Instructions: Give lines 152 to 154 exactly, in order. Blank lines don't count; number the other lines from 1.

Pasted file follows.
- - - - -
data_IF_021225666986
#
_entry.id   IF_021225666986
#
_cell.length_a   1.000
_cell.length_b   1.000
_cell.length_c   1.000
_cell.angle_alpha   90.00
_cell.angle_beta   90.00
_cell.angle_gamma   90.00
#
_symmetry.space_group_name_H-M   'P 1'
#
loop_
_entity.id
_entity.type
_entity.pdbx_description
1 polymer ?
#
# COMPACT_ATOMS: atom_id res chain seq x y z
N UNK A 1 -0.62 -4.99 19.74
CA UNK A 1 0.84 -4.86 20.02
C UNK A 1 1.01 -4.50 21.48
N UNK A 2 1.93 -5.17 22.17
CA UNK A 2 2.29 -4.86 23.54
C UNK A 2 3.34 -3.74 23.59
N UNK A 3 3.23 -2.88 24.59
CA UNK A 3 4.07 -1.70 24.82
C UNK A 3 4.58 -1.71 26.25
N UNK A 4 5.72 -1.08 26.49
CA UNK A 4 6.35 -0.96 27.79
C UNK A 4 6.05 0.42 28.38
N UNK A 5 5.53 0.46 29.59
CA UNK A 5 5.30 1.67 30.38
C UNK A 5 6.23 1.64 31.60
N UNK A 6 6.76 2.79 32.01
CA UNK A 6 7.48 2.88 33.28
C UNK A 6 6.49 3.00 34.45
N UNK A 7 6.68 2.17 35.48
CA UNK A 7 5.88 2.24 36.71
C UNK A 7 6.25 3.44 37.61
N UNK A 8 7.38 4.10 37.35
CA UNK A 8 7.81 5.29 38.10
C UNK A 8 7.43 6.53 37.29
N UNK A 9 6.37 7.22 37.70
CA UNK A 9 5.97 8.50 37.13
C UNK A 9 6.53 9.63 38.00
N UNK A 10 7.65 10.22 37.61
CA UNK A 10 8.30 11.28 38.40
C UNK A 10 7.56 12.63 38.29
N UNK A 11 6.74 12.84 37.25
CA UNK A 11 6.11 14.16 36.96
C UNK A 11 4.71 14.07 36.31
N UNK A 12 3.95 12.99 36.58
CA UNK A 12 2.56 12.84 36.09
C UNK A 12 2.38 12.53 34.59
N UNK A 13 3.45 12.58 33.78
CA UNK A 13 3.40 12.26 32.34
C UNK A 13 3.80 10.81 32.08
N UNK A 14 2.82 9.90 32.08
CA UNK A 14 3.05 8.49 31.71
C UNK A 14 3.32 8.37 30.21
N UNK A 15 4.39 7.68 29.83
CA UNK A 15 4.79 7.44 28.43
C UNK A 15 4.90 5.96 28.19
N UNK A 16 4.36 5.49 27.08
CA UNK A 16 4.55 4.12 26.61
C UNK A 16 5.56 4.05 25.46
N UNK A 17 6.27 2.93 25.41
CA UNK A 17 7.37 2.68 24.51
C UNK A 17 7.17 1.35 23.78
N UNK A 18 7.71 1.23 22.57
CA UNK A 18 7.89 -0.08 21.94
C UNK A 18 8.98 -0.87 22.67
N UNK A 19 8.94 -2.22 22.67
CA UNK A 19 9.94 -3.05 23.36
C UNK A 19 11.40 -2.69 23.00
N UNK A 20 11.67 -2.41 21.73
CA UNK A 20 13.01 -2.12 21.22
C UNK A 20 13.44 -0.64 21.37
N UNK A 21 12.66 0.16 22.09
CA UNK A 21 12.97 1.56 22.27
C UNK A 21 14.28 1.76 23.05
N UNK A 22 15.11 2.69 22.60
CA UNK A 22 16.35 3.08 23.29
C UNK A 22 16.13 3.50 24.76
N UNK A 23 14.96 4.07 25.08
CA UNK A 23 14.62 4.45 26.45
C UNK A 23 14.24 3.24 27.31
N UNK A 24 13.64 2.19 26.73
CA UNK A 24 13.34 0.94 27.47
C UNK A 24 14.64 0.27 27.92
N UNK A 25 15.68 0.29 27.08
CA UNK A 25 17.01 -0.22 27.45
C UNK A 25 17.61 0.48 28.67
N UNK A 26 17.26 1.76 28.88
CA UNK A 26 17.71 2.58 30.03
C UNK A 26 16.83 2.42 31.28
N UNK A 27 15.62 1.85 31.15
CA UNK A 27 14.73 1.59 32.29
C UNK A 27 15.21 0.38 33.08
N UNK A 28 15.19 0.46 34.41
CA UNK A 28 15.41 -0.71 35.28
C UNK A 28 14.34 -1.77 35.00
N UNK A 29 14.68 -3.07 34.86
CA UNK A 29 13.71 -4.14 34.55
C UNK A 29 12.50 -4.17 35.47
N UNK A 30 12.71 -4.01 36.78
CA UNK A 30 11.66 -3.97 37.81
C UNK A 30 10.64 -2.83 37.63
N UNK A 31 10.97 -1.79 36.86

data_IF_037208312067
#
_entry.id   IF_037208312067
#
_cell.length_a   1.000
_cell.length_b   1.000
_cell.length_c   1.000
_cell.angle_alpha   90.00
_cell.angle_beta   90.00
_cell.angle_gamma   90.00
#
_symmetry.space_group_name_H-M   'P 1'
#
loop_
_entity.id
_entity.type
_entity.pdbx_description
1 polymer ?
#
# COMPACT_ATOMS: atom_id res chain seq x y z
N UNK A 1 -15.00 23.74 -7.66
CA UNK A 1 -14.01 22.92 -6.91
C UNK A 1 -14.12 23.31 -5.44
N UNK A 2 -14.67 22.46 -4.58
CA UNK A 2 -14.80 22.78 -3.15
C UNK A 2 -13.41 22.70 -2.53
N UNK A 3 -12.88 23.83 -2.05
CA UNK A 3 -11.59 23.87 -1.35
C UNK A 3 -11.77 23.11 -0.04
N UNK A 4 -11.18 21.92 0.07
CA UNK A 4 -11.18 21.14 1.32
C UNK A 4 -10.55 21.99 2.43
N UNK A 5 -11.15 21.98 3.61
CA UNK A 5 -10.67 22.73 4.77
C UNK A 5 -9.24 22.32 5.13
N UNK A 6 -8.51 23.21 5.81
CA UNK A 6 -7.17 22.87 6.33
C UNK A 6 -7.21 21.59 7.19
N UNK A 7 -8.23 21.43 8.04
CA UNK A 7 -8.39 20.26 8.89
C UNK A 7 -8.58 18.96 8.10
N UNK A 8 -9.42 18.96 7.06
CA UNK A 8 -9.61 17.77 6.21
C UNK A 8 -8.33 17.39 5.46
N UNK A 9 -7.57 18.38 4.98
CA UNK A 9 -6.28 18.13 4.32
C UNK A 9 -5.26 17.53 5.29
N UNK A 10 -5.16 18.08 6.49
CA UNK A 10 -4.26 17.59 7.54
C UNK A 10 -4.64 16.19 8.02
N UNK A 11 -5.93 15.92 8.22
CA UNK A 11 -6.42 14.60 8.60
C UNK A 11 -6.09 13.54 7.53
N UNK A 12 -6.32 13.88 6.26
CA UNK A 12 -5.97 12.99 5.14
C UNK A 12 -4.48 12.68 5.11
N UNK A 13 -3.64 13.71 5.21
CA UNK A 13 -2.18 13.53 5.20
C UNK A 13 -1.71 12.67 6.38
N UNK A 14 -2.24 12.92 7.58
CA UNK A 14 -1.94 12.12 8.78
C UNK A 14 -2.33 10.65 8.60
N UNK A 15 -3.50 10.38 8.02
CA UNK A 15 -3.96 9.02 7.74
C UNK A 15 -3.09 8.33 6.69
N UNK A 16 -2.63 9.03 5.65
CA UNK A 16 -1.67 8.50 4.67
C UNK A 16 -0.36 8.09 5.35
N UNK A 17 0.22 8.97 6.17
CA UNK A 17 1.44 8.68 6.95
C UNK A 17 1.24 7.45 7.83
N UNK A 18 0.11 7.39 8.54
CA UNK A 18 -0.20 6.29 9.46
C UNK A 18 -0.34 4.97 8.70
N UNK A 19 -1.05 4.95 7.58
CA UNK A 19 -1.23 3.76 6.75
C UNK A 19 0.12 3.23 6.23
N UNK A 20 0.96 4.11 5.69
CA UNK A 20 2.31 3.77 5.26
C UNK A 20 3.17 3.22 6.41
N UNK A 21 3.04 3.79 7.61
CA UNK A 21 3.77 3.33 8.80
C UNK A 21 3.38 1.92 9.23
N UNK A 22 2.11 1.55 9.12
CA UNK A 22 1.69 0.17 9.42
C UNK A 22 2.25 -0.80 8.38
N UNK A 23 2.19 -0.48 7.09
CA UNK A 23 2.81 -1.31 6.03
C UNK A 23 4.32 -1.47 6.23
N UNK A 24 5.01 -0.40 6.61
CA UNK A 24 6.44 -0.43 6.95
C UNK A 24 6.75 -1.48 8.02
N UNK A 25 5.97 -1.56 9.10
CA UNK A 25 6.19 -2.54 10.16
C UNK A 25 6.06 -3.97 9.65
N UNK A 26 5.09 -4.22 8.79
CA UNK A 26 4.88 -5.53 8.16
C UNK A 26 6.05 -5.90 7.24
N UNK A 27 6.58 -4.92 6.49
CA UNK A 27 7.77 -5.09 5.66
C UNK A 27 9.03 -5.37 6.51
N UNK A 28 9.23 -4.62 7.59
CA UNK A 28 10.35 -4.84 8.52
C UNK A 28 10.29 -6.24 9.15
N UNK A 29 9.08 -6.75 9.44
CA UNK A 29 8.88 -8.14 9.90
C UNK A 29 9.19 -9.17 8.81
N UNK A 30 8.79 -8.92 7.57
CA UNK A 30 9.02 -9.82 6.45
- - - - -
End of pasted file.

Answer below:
C UNK A 7 -8.58 18.96 8.10
N UNK A 8 -9.42 18.96 7.06
CA UNK A 8 -9.61 17.77 6.21